Public Relations and Hugh Scott Cameron, 1949

Sometimes you can feel someone’s personality from just a few words. This short note from Rice’s Dean of Student Activities, Hugh Scott Cameron, is, I think, an example. Trying to respond to a request for information that makes absolutely no sense in the context of the Rice Institute in 1949, his openly acknowledged inability to help and the gentleness of his poking just a tiny bit of fun at his own institution makes me like him very much.

This is the only photograph I have of Dean Cameron, and his face too seems immediately likeable:

This 1948 Thresher article paints a picture of a pretty interesting guy, although I can’t help but wonder what his nickname was (and bonus points to the author for the use  of “sacerdotalism”):

Sadly, this kind and thoughtful man died very young. He was only 45 when he passed from a heart attack in the summer of 1950 and the reaction of the student body was telling:

The Hugh Scott Cameron Award is still given every Spring to a graduating senior who has given outstanding service to the student body.

I was a bit surprised to learn that there is a second Hugh Scott Cameron Award that is not specific to Rice. In 1951 the South Texas Section of the American Society of Mechanical Engineers began giving that award to the Mechanical Engineering student from a school in the section who shows the most promise for advanced engineering education.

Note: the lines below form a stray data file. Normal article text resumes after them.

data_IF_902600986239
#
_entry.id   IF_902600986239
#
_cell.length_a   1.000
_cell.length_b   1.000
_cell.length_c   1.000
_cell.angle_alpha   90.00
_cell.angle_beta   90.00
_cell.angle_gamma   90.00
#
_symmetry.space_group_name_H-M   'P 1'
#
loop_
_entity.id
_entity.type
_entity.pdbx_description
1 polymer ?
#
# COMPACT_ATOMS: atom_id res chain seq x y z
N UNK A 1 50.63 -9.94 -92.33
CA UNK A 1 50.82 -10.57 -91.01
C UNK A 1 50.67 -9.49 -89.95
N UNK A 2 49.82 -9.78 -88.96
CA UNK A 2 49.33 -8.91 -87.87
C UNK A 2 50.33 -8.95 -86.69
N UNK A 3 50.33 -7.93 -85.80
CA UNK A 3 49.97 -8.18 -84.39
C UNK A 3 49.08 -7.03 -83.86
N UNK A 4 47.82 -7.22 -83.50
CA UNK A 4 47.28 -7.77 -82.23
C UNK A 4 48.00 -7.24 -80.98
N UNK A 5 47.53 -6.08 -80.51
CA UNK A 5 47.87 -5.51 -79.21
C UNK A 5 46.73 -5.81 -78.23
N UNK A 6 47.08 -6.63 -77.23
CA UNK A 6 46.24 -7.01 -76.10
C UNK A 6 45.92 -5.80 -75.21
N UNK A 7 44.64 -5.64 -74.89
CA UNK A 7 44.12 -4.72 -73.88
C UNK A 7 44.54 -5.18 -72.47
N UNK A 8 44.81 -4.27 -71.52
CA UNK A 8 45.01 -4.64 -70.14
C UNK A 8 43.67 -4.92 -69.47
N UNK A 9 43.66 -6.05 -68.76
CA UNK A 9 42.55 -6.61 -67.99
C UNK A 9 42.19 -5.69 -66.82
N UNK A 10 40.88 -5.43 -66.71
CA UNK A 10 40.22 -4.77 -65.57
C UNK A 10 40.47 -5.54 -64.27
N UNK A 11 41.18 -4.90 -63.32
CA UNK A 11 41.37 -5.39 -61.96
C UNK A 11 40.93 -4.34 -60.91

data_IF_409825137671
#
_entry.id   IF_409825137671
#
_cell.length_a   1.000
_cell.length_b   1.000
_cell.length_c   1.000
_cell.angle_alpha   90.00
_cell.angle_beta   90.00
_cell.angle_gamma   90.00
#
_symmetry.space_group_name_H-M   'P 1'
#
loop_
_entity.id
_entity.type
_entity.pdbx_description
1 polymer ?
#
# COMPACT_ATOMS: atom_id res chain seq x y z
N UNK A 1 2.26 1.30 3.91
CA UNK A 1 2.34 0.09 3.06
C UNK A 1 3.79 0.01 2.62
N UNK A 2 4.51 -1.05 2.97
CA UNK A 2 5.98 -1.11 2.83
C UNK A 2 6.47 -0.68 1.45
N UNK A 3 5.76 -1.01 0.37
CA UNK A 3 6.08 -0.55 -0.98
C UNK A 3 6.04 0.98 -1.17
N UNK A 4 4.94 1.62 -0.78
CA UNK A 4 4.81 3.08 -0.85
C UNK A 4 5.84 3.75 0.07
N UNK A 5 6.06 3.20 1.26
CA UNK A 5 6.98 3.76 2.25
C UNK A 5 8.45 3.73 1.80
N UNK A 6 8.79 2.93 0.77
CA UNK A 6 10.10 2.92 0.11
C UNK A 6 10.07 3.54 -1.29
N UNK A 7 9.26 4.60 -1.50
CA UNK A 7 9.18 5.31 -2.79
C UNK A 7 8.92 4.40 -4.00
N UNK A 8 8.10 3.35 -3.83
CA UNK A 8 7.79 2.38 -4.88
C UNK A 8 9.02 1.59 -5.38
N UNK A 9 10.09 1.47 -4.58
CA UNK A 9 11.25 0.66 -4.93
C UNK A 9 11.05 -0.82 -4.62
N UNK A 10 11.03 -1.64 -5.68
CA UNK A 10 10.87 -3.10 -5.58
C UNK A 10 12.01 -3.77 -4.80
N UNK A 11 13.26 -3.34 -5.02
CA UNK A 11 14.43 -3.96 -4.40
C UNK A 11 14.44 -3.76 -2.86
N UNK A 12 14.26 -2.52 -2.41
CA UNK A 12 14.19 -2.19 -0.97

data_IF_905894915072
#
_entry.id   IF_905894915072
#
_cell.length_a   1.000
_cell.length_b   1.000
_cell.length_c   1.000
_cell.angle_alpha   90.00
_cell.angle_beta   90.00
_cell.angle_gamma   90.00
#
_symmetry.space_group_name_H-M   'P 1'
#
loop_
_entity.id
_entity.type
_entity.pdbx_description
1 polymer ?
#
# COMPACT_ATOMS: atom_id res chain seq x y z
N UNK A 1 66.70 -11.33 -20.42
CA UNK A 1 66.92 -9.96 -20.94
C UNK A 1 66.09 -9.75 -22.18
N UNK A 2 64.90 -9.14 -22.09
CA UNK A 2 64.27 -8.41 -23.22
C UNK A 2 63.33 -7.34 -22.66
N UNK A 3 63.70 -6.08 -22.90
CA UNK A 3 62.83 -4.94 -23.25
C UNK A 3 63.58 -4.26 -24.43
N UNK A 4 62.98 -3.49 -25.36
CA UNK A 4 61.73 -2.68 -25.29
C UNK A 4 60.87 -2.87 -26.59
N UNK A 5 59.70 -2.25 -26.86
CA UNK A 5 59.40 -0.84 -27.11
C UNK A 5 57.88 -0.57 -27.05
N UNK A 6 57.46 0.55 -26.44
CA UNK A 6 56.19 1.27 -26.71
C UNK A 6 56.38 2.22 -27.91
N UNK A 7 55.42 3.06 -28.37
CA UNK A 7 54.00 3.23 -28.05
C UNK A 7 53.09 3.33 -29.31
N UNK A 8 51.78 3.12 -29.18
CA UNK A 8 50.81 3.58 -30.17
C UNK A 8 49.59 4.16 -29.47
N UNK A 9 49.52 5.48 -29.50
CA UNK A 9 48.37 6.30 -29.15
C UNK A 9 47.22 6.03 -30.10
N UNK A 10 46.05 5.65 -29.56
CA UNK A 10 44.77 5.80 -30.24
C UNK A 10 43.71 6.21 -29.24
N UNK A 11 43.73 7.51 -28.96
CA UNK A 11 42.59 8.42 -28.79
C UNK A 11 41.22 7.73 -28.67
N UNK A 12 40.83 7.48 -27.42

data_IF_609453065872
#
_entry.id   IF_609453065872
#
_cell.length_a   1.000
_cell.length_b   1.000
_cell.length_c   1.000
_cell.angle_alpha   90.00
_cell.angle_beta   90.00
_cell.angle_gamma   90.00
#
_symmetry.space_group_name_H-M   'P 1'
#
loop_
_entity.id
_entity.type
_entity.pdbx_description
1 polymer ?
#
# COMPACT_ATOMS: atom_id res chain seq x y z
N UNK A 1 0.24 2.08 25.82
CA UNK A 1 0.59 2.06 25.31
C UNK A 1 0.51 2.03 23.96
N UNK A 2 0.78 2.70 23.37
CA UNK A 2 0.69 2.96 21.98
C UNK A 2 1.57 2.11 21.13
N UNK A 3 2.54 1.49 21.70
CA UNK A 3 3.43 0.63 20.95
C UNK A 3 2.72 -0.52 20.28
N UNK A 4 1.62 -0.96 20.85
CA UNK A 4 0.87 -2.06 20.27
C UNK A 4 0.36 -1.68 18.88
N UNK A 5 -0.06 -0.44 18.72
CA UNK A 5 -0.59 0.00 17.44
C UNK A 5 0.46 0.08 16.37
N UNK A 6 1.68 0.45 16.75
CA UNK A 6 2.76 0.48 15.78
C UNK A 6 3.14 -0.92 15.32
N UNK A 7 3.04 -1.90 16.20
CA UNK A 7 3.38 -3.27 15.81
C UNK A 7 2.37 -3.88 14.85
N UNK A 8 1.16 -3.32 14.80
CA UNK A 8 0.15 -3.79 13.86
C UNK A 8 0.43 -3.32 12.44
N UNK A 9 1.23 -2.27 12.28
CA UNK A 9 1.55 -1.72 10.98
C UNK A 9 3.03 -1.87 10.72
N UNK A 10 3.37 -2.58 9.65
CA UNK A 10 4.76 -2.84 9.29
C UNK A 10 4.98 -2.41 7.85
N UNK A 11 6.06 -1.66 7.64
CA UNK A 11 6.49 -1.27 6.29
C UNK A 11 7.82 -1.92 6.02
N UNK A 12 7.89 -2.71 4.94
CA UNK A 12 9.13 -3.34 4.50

Bonus: Found on the sidewalk behind Fondren.

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Another One From the Class of 1927’s 50th Reunion

One of the things I get a kick out of is when someone I’ve seen before pops up unexpectedly somewhere else, sometimes decades later. This happened the other day with this guy, R.T. Wilbanks, ’27 who I wrote about eleven years ago, way back in 2012 (when I was still skiing!). He’s shown here in 1938 with his little daughter, Vera, who is charmingly ahold of Dr. Lovett’s finger:

Wilbanks wrote about Lovett’s visit to New Orleans and his meeting with the Rice alumni there in the very first issue of the Rice Historical Society newsletter, The Cornerstone. (Both the Society and the newsletter are now sadly defunct).

If this is too small you can get the whole issue here.

So I was delighted when I came across this announcement of the Wilbanks’ 50th anniversary tucked in among the other papers that came from the organizers of the 1977 reunion:

What survives is just so odd and so unpredictable. Grungy dug this out from deep in the bowels of the stadium and by all rights it should have been thrown out years ago. Why it instead now emerges intact is a question that has no answer. I can tell you, though, that Mr. Wilbanks was also one of the reunion hosts that year. (There are some other interesting names here, including William McVey, the hero of the 1924 Slime-Soph War.)

Bonus: If you thought the only thing George and Esther Cohen gave us was Cohen House, you were mistaken. This is the elevator to the press box in the stadium.

Extra Bonus: We were hiking in New Mexico today and a thunderstorm rolled in. It was awesome.

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A Surprise From the 1917 Football Season